Pros: Work from home and set your own schedule. 

Reality Check: As a writer, you won’t be able to spend all your time writing. You’ll also write queries and proposals and search for new clients, grants, and agents. Being a writer requires determination and inner strength. 

Get Started With These Tools:

Financial Planner

If you’ve got a good head for numbers and working with people, finance could offer you a new and exciting challenge. 

Skills: Trustworthy, able to translate complex financial terms into easy-to-understand language, interpersonal skills, understanding of mutual funds and trading strategies, detailed, analytical.

Entry Point: A finance-related B.A., a degree prioritizing interpersonal skills (such as Psychology), or an M.B.A.

Additionally, you’ll be looking at getting certified. In the US, certifications include Certified Financial Planner (CFP), Chartered Financial Analyst (CFA), and Certified Public Accountant (CPA). Some also go on to get licensing. 

If you don’t have a degree in finance, you’ll want to take coursework in investments, taxes, and risk management. 

Pros: High-paying whether you’re self-employed or work at a financial firm. 

Cons: This high-stress job requires you to stay current on regulations constantly. 

Get Started With These Tools:

*This information is for financial planners in the US. Each country may have different certifications and requirements, but this will give you a starting point to research what is involved in your country or region. 

More Exciting Jobs to Explore

Digital Resources to Make Your Career Change Successful 

We’ve curated a list of resources to give you even more support in this process. 

This self-assessment tool, recommended by Harvard Extension School, helps those interested in business determine what industry to pursue. Click here to order your assessment.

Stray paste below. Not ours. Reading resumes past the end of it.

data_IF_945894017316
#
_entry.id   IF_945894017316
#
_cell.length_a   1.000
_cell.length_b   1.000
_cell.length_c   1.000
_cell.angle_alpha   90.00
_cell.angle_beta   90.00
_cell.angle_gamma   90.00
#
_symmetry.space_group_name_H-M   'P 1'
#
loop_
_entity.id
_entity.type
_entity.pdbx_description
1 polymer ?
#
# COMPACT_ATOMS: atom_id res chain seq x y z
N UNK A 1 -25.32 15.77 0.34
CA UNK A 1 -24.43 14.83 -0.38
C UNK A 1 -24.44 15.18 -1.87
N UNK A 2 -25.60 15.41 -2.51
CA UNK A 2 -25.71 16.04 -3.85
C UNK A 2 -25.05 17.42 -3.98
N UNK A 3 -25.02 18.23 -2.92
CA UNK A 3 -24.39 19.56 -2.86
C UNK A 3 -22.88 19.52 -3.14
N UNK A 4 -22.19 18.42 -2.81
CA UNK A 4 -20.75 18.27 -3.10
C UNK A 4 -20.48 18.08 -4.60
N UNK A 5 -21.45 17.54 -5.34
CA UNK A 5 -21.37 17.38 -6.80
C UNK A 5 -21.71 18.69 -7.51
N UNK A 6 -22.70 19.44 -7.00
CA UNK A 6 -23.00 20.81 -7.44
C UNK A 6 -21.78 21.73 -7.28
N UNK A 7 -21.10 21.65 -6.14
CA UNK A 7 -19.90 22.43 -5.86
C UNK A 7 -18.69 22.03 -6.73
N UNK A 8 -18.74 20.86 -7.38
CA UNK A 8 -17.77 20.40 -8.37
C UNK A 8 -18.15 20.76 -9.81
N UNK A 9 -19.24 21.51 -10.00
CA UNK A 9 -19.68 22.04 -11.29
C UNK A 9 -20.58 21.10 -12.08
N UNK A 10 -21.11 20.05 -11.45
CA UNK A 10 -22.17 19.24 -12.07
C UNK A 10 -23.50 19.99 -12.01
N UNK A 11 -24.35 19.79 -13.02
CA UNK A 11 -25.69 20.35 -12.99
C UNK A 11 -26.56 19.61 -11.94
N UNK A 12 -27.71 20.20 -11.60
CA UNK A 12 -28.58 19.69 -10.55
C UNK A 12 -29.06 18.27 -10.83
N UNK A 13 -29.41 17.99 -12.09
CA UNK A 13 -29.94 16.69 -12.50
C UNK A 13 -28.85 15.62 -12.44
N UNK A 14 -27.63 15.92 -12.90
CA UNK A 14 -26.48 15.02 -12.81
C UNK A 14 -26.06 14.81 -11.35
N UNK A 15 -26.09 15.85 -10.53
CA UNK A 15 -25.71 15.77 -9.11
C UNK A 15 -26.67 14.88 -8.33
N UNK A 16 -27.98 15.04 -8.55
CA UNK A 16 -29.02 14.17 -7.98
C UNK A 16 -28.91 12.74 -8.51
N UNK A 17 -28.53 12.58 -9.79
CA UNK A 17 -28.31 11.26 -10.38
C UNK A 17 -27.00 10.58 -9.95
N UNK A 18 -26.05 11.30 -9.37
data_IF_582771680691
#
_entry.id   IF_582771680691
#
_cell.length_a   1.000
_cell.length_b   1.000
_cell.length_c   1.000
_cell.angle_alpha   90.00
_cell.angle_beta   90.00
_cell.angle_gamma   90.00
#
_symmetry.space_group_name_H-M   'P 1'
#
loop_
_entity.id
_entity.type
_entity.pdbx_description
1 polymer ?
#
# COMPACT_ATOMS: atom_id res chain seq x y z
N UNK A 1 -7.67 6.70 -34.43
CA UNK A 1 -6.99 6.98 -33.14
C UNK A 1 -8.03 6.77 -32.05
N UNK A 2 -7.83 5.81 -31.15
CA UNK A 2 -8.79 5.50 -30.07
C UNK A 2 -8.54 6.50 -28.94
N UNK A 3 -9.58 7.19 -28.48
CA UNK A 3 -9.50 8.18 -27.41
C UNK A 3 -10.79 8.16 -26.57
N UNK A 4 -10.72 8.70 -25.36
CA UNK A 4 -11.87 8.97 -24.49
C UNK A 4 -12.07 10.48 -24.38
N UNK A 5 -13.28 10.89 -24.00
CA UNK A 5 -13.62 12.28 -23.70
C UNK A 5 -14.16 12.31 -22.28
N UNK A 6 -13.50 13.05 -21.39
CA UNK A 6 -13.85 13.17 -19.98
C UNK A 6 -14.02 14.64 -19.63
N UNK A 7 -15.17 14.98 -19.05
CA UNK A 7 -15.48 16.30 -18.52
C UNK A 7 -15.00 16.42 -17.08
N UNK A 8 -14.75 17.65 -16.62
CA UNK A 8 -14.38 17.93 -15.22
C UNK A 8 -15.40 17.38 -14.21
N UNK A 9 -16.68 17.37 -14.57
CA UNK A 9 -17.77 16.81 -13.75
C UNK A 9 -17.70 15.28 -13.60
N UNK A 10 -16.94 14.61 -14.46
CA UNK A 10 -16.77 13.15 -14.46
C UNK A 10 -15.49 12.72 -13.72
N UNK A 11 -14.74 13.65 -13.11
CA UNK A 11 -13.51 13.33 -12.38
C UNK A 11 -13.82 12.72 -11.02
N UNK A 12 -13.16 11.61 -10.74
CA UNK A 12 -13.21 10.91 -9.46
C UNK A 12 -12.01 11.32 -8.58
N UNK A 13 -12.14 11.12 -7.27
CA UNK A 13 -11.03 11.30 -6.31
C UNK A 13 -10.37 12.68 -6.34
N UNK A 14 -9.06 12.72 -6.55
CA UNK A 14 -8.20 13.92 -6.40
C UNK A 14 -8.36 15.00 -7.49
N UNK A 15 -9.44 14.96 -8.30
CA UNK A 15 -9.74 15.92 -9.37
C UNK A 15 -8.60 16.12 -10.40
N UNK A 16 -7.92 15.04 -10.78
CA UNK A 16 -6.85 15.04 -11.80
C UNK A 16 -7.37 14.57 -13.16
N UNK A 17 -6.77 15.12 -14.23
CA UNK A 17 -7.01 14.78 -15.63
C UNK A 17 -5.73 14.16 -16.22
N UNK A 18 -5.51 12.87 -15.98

This workbook is designed as an intensive process to help you assess where you are and where you’d like to go. As you write, you’ll work through prompts to help you develop a detailed plan. Click here to open and download the workbook

The U.S. Bureau of Labor Statistics has provided a catalog of careers with projected statistics and various information about pay, growth rate, and necessary education. Use the toolbar on the side to navigate through the job categories. Click here to browse job information

This website offers paid and free information. You can purchase detailed guides on specific industries, explore career help, and connect with mentors in your industry of choice. Click here to explore Firsthand

  • Alternative Education Options

If a degree isn’t required for the career you’re interested in, there are many options to help you gain the skills and knowledge you’ll need.

Regardless of your chosen career, you’ll need to sharpen your interpersonal communication. This training will give you a competitive advantage. 

Master Your People Skills

  • Create a Memorable Presence
  • Communicate with Confidence
  • Achieve Your Goals

Have a question about the presentation or People School? Email Science of People support.

Books to Help You Make a Career Change

  1. ​​Limitless: How to Ignore Everybody, Carve your Own Path, and Live Your Best Life by Laura Gassner Otting

If the pursuit for success has left you disillusioned and unhappy, this book will help you ditch the hustle mentality and achieve your goals. 

The cover of the book Limitless by Laura Gassner Otting that is a great book to read if you're considering making a career change
  1. Cues by Vanessa Van Edwards